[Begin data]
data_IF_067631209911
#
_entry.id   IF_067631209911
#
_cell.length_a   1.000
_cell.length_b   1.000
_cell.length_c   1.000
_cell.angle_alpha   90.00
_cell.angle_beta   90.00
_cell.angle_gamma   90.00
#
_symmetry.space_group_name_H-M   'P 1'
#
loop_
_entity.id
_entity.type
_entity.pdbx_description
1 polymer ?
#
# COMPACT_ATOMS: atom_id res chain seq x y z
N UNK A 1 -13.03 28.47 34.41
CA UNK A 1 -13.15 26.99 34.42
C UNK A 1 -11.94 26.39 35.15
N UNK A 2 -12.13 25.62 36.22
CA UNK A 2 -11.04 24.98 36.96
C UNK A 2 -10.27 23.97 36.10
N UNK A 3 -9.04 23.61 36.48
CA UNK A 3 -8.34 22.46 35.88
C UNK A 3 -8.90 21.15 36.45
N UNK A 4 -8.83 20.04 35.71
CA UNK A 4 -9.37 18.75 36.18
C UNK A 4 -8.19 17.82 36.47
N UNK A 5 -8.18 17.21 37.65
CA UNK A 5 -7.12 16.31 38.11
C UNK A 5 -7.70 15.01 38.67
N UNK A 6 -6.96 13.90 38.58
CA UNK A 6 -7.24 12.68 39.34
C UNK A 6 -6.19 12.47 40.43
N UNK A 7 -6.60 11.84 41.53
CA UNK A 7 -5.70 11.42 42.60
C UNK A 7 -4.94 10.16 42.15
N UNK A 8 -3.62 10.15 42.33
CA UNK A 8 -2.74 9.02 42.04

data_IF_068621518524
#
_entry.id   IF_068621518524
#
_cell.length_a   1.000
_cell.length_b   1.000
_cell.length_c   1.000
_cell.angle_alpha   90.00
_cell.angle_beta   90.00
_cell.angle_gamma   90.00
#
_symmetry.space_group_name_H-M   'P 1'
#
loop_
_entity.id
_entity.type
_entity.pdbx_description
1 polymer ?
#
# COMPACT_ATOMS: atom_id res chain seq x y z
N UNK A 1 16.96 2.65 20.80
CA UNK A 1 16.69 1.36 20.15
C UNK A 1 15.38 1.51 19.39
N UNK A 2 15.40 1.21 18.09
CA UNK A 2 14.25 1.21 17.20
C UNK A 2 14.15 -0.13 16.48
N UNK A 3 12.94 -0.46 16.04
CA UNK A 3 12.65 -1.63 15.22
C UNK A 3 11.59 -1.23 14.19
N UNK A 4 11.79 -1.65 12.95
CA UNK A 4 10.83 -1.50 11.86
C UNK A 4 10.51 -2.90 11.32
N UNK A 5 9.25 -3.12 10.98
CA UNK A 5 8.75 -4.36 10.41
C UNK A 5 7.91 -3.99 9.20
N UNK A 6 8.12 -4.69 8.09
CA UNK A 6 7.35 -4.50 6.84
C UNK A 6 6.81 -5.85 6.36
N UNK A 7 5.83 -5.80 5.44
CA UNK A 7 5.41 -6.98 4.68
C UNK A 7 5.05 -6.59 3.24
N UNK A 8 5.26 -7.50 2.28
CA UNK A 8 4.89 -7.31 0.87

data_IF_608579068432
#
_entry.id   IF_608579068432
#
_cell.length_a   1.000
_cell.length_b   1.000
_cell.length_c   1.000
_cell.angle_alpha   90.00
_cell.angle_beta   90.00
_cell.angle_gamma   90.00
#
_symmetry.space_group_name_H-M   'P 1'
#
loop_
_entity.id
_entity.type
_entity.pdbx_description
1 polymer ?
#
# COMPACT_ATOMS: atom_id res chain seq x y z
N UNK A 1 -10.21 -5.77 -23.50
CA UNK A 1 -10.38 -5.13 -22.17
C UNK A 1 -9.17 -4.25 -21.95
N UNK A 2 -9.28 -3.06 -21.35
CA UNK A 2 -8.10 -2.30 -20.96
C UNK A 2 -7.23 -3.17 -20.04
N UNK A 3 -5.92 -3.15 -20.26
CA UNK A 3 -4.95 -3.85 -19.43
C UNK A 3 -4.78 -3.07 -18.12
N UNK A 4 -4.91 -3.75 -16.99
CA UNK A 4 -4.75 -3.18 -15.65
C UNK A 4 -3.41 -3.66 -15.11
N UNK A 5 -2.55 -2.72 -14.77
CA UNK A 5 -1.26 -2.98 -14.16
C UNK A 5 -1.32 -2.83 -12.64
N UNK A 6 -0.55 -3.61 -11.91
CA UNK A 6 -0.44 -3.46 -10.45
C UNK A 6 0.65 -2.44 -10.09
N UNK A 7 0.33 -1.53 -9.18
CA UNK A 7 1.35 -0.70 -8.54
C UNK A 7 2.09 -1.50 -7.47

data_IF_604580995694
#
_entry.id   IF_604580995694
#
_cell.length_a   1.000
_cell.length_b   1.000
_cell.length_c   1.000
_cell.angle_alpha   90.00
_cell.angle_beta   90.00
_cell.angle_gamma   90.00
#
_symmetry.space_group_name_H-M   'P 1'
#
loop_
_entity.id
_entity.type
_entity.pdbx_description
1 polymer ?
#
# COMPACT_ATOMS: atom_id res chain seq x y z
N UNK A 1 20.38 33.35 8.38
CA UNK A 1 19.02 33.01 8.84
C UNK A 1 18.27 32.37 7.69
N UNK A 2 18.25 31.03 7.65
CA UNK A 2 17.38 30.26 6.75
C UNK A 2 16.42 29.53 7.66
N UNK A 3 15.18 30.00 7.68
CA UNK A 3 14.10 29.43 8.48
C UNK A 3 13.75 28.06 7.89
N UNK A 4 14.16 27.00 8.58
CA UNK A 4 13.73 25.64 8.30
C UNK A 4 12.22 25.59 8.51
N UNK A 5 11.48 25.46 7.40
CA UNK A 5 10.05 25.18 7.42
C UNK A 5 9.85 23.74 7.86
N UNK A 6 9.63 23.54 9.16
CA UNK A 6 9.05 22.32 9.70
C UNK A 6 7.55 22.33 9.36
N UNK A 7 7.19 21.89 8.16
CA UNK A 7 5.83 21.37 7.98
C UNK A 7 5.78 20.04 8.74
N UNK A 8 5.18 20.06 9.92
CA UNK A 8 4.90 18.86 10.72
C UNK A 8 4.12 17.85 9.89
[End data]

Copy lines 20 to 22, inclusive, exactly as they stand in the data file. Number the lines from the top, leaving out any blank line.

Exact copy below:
# COMPACT_ATOMS: atom_id res chain seq x y z
N UNK A 1 -13.03 28.47 34.41
CA UNK A 1 -13.15 26.99 34.42